What's the idiomatic functional way to return a Result from a iter::map()?

Consider the following simple program:

fn main() {
    let v = vec![1,2,4,5,6];
    let result: Vec<i32> = v.into_iter().map(|e| {
        if e < 4 {
            return e;
        } else {
            // return some error using Result<>?
            return -1;
        }
    }).collect();
    println!("{:?}", result);
}

I would like to have result to have this return type: Result<Vec<i32>, Box<dyn std::error::Error>>, where instead of returning -1, it'd be some error.

I can do this with looping and similar, but I don't want to loop. I'd like to practice more functional programming for security applications.

Is this doable?

You can collect directly to Result-wrapped collections, which will halt on Err:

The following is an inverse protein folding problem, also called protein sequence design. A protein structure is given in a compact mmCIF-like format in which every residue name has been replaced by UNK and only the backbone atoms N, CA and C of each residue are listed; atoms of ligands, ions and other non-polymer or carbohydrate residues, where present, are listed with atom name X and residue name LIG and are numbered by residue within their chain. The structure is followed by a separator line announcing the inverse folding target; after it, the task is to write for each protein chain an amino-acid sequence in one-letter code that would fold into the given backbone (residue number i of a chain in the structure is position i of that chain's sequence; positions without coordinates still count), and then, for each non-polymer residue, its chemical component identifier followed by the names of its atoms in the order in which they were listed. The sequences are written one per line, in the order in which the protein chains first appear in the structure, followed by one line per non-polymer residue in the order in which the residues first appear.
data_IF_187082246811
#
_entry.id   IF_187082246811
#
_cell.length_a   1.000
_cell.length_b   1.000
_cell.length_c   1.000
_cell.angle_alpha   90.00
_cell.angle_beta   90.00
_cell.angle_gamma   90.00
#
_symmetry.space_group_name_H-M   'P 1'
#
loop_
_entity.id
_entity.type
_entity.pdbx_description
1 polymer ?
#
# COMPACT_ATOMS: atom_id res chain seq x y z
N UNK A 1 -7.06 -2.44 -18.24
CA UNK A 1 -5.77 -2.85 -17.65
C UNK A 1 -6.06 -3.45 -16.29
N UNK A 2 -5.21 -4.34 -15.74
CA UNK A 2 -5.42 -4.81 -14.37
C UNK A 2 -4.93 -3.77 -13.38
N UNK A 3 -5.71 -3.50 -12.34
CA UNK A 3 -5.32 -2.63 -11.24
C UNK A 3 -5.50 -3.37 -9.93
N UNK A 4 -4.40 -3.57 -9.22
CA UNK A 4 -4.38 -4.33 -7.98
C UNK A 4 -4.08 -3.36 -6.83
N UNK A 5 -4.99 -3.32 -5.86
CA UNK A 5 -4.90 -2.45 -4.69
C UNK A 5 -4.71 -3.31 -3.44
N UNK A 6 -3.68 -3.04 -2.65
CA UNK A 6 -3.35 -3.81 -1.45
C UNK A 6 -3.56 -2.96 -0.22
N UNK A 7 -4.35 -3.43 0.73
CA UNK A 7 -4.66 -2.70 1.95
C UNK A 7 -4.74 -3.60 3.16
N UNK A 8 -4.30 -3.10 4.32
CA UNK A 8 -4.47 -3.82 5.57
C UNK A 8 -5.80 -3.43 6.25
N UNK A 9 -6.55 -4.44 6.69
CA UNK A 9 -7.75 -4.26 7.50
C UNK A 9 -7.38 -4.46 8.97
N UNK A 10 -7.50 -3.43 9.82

fn main() {
    let v = vec![1,2,4,5,6];
    let result: Result<Vec<i32>, i32> = v.into_iter().map(|e| {
        if e < 4 {
            Ok(e)
        } else {
            Err(-1) // or whatever error type
        }
    }).collect();
    println!("{:?}", result);
}
1 Like

Thanks, but I'm confused. How can evaluating one iteration through a closure, which is supposed to return one element in the vector, return a full result of the whole mapping?

This is handled by impl<A, E, V> FromIterator<Result<A, E>> for Result<V, E>.

Given an iterator of Result<A, E> items, each Ok(A) is forwarded to the collection's FromIterator<A> for V, and at the end it will return that Ok(V). But if the iterator produces any Err(E), it will stop right away and return that error directly.

1 Like

Very, very interesting. Thank you very much for explaining!